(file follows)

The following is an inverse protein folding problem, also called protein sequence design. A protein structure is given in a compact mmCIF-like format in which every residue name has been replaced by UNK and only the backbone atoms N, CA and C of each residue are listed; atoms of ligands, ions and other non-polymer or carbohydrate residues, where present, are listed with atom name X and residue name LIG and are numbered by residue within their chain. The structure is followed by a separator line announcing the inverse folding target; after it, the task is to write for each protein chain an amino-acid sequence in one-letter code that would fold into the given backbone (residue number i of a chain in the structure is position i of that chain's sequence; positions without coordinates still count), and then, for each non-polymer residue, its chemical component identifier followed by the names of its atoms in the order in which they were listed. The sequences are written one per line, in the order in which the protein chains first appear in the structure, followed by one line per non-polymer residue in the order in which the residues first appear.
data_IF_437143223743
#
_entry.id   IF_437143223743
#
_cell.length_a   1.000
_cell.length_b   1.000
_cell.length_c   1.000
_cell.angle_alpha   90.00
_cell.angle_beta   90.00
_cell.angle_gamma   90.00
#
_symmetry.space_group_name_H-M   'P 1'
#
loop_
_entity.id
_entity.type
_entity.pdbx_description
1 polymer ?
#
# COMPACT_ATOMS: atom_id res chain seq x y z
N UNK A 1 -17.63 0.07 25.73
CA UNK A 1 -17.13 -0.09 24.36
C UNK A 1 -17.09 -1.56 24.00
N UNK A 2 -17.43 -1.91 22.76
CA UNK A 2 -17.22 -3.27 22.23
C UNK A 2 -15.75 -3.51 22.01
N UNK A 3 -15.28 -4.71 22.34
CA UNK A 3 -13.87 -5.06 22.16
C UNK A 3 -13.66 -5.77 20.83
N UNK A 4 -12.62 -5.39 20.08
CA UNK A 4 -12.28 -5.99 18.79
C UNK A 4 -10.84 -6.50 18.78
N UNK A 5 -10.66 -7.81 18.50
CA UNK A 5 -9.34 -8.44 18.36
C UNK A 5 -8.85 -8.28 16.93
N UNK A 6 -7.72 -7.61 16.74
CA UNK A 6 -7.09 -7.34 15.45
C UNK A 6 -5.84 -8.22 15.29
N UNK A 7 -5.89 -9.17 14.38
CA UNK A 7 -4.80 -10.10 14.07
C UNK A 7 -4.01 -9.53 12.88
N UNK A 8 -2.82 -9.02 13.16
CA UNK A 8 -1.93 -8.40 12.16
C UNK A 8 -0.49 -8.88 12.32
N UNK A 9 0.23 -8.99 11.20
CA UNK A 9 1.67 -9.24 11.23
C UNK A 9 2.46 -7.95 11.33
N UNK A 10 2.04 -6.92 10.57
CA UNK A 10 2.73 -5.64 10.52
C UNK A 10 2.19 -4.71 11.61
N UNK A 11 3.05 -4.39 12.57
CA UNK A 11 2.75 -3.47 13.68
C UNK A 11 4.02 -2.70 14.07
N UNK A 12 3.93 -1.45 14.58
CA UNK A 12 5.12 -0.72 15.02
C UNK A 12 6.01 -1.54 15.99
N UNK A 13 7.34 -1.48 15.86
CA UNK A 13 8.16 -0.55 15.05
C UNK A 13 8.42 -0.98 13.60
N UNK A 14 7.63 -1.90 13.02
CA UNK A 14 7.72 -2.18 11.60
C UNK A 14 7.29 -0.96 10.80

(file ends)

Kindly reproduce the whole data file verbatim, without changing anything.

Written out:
The following is an inverse protein folding problem, also called protein sequence design. A protein structure is given in a compact mmCIF-like format in which every residue name has been replaced by UNK and only the backbone atoms N, CA and C of each residue are listed; atoms of ligands, ions and other non-polymer or carbohydrate residues, where present, are listed with atom name X and residue name LIG and are numbered by residue within their chain. The structure is followed by a separator line announcing the inverse folding target; after it, the task is to write for each protein chain an amino-acid sequence in one-letter code that would fold into the given backbone (residue number i of a chain in the structure is position i of that chain's sequence; positions without coordinates still count), and then, for each non-polymer residue, its chemical component identifier followed by the names of its atoms in the order in which they were listed. The sequences are written one per line, in the order in which the protein chains first appear in the structure, followed by one line per non-polymer residue in the order in which the residues first appear.
data_IF_437143223743
#
_entry.id   IF_437143223743
#
_cell.length_a   1.000
_cell.length_b   1.000
_cell.length_c   1.000
_cell.angle_alpha   90.00
_cell.angle_beta   90.00
_cell.angle_gamma   90.00
#
_symmetry.space_group_name_H-M   'P 1'
#
loop_
_entity.id
_entity.type
_entity.pdbx_description
1 polymer ?
#
# COMPACT_ATOMS: atom_id res chain seq x y z
N UNK A 1 -17.63 0.07 25.73
CA UNK A 1 -17.13 -0.09 24.36
C UNK A 1 -17.09 -1.56 24.00
N UNK A 2 -17.43 -1.91 22.76
CA UNK A 2 -17.22 -3.27 22.23
C UNK A 2 -15.75 -3.51 22.01
N UNK A 3 -15.28 -4.71 22.34
CA UNK A 3 -13.87 -5.06 22.16
C UNK A 3 -13.66 -5.77 20.83
N UNK A 4 -12.62 -5.39 20.08
CA UNK A 4 -12.28 -5.99 18.79
C UNK A 4 -10.84 -6.50 18.78
N UNK A 5 -10.66 -7.81 18.50
CA UNK A 5 -9.34 -8.44 18.36
C UNK A 5 -8.85 -8.28 16.93
N UNK A 6 -7.72 -7.61 16.74
CA UNK A 6 -7.09 -7.34 15.45
C UNK A 6 -5.84 -8.22 15.29
N UNK A 7 -5.89 -9.17 14.38
CA UNK A 7 -4.80 -10.10 14.07
C UNK A 7 -4.01 -9.53 12.88
N UNK A 8 -2.82 -9.02 13.16
CA UNK A 8 -1.93 -8.40 12.16
C UNK A 8 -0.49 -8.88 12.32
N UNK A 9 0.23 -8.99 11.20
CA UNK A 9 1.67 -9.24 11.23
C UNK A 9 2.46 -7.95 11.33
N UNK A 10 2.04 -6.92 10.57
CA UNK A 10 2.73 -5.64 10.52
C UNK A 10 2.19 -4.71 11.61
N UNK A 11 3.05 -4.39 12.57
CA UNK A 11 2.75 -3.47 13.68
C UNK A 11 4.02 -2.70 14.07
N UNK A 12 3.93 -1.45 14.58
CA UNK A 12 5.12 -0.72 15.02
C UNK A 12 6.01 -1.54 15.99
N UNK A 13 7.34 -1.48 15.86
CA UNK A 13 8.16 -0.55 15.05
C UNK A 13 8.42 -0.98 13.60
N UNK A 14 7.63 -1.90 13.02
CA UNK A 14 7.72 -2.18 11.60
C UNK A 14 7.29 -0.96 10.80